Pampers has an insight - what parents really care about is the baby’s sleep - therefore we design a product that helps babies sleep through the night. Then, what PR can do is work with scientists and thought leaders to talk about the value connected to sleep. You don’t really need a new insight - but you can talk about the benefits that come from sleep. Probably it’s just a different angle that you need to come at the insight from.

Creativity is another big issue in the PR industry, and our own research demonstrates that many people think the profession lacks big ideas. Is this something you think the industry needs to remedy?

Yeah. I think the PR industry needs to push itself to come up with the big ideas, but I don’t think it doesn’t exist. Red Bull runs on PR. A lot of the work that comes out of Under Armour is very much PR-driven. I’d say one of the most effective parts of the entire Olympic programme was the PR programme and it was very, very creative. Bringing to life the family home. Our PR firm - Marina Maher - helped to really create the narrative for the entire campaign and some ‘momumentaries’. It’s something the industry has to push itself on.

Don't you feel that it’s easier for brands like Red Bull and Under Armour to be challenging and edgy, compared to the market leader brands that P&G owns?

I always find it interesting when people say X brand is easier. I don’t agree with that. Every brand has to spend time getting an insight and then drawing from an insight to come up with a creative idea. It's true that people don’t think about brands like shampoos and toothpaste and toilet paper much. Sports is a much bigger part of the culture, even beverages. But I would say Red Bull has an amazing image because they created it and they have a story to tell. So does Under Armour. What I push our brand on and our PR folks is ‘what’s our story’. The most effective PR I see is when the brands create a story around an idea.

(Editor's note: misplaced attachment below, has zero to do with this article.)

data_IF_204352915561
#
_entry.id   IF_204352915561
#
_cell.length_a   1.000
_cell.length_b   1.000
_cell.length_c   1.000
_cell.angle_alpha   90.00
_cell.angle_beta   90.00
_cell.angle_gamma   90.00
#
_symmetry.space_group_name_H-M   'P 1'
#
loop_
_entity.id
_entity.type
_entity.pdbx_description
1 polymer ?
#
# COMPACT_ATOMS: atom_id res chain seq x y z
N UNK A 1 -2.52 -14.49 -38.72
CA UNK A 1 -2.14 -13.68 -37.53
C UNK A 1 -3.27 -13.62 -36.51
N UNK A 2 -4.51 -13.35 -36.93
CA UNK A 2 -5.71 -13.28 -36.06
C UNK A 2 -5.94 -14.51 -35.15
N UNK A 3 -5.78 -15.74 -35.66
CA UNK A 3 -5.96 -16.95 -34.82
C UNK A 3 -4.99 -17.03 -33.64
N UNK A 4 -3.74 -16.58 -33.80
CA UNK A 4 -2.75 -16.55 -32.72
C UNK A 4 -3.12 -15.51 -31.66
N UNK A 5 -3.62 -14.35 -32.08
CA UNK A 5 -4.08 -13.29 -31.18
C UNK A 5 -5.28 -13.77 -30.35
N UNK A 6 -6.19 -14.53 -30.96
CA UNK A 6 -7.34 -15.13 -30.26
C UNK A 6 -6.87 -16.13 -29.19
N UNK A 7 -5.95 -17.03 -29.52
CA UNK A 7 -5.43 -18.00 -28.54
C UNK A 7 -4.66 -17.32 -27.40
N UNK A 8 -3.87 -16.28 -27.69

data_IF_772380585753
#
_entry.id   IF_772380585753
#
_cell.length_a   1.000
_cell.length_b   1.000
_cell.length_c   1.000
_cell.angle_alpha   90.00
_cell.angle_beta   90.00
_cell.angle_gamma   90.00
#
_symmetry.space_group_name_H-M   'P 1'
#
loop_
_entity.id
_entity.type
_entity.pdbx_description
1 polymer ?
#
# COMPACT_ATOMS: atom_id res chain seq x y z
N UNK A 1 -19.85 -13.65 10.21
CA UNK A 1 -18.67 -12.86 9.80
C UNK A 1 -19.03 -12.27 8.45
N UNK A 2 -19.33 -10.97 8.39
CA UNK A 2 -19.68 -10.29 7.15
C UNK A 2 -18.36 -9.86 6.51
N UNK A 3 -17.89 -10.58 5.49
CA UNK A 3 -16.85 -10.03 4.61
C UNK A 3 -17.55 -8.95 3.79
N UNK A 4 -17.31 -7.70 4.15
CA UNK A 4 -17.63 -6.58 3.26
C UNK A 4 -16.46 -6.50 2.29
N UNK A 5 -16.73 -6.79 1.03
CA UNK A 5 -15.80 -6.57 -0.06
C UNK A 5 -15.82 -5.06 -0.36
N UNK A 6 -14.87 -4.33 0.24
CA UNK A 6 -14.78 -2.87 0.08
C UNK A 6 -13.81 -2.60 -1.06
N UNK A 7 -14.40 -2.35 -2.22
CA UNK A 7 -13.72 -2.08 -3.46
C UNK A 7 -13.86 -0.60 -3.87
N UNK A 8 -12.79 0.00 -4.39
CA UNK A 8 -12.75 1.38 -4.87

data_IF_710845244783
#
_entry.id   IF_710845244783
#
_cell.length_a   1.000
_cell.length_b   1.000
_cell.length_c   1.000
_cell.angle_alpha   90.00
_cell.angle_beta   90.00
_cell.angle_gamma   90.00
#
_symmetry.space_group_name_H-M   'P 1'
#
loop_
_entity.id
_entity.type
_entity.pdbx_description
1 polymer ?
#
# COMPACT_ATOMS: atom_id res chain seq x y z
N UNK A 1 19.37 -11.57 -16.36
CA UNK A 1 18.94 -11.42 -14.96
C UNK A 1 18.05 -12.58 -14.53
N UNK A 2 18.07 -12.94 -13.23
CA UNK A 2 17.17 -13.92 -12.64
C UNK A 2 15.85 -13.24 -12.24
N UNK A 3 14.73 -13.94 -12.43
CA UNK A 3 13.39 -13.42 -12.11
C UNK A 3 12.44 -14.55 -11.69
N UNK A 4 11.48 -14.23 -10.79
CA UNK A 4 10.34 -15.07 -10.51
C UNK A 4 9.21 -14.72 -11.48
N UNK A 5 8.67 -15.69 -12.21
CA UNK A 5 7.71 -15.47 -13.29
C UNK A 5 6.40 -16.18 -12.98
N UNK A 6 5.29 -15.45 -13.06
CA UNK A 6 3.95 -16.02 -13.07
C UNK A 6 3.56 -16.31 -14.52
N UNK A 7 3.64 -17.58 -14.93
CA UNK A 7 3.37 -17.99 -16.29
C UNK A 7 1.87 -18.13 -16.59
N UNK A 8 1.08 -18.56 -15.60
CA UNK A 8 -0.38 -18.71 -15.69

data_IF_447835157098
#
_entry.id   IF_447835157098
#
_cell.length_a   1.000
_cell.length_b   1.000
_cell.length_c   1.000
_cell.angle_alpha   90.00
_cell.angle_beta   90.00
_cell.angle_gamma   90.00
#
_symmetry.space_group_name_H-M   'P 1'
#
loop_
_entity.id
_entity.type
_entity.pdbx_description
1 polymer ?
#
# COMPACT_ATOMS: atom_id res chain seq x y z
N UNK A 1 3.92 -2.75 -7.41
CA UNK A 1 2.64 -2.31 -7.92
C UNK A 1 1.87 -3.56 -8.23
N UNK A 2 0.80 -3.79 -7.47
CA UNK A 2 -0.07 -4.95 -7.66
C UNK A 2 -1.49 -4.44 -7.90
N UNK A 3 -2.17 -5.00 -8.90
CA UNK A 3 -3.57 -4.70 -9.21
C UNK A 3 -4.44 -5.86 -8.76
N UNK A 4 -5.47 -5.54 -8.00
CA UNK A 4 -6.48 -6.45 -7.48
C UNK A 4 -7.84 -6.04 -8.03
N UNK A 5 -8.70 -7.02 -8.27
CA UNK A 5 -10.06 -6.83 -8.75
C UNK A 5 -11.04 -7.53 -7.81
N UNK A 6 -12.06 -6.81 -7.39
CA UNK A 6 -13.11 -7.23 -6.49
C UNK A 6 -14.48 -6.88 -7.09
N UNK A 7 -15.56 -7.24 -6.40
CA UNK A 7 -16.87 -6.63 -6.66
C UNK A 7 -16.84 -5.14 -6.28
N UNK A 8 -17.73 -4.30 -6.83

Like any big company, P&G is constantly being judged, whether for its supply chain, or its environmental practices or its marketing to youth. Do you feel it’s your job to improve the company’s reputation and engage with critics?

Oh definitely. There’s two aspects of judgment. One is that brands are judged everyday on the basis of their performance. While people don’t think about our brands much, they do think about them when they are using them and they better live up to the promises they make. And we make the promise they are better, or people can just switch.